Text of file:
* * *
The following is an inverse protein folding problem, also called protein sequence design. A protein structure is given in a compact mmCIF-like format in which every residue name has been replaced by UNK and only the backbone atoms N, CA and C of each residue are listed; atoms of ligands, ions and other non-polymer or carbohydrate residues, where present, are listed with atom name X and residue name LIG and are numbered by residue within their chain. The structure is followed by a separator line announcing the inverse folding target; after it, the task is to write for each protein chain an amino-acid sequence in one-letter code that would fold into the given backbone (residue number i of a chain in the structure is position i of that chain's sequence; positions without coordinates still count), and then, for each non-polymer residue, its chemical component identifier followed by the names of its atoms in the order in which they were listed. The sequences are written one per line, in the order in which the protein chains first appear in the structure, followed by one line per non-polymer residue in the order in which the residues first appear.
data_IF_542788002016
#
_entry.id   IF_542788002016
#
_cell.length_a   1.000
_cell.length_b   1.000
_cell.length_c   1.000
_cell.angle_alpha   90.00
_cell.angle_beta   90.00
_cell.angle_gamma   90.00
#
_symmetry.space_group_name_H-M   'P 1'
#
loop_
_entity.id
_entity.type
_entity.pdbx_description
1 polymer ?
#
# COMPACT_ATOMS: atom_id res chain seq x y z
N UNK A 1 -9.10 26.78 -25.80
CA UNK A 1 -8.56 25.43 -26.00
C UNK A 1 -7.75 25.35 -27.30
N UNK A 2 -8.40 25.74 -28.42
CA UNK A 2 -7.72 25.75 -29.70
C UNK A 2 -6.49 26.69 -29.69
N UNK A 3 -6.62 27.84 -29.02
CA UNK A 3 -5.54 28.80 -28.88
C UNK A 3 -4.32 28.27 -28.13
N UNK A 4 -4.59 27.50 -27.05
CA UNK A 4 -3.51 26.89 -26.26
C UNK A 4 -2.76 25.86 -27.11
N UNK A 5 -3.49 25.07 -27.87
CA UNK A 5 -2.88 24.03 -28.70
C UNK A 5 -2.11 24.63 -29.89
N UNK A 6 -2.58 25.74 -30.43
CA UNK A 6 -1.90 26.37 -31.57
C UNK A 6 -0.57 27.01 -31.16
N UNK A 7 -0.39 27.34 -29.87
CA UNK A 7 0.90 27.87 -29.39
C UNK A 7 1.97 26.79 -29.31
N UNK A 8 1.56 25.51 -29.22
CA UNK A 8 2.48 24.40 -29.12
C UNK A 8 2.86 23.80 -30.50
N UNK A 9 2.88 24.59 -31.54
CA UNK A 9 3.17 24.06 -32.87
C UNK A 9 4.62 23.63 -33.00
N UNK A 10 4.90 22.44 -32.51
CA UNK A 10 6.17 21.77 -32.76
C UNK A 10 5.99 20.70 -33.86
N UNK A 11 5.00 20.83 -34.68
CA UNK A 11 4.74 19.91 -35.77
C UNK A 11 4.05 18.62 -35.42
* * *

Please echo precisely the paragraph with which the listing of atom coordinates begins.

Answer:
The following is an inverse protein folding problem, also called protein sequence design. A protein structure is given in a compact mmCIF-like format in which every residue name has been replaced by UNK and only the backbone atoms N, CA and C of each residue are listed; atoms of ligands, ions and other non-polymer or carbohydrate residues, where present, are listed with atom name X and residue name LIG and are numbered by residue within their chain. The structure is followed by a separator line announcing the inverse folding target; after it, the task is to write for each protein chain an amino-acid sequence in one-letter code that would fold into the given backbone (residue number i of a chain in the structure is position i of that chain's sequence; positions without coordinates still count), and then, for each non-polymer residue, its chemical component identifier followed by the names of its atoms in the order in which they were listed. The sequences are written one per line, in the order in which the protein chains first appear in the structure, followed by one line per non-polymer residue in the order in which the residues first appear.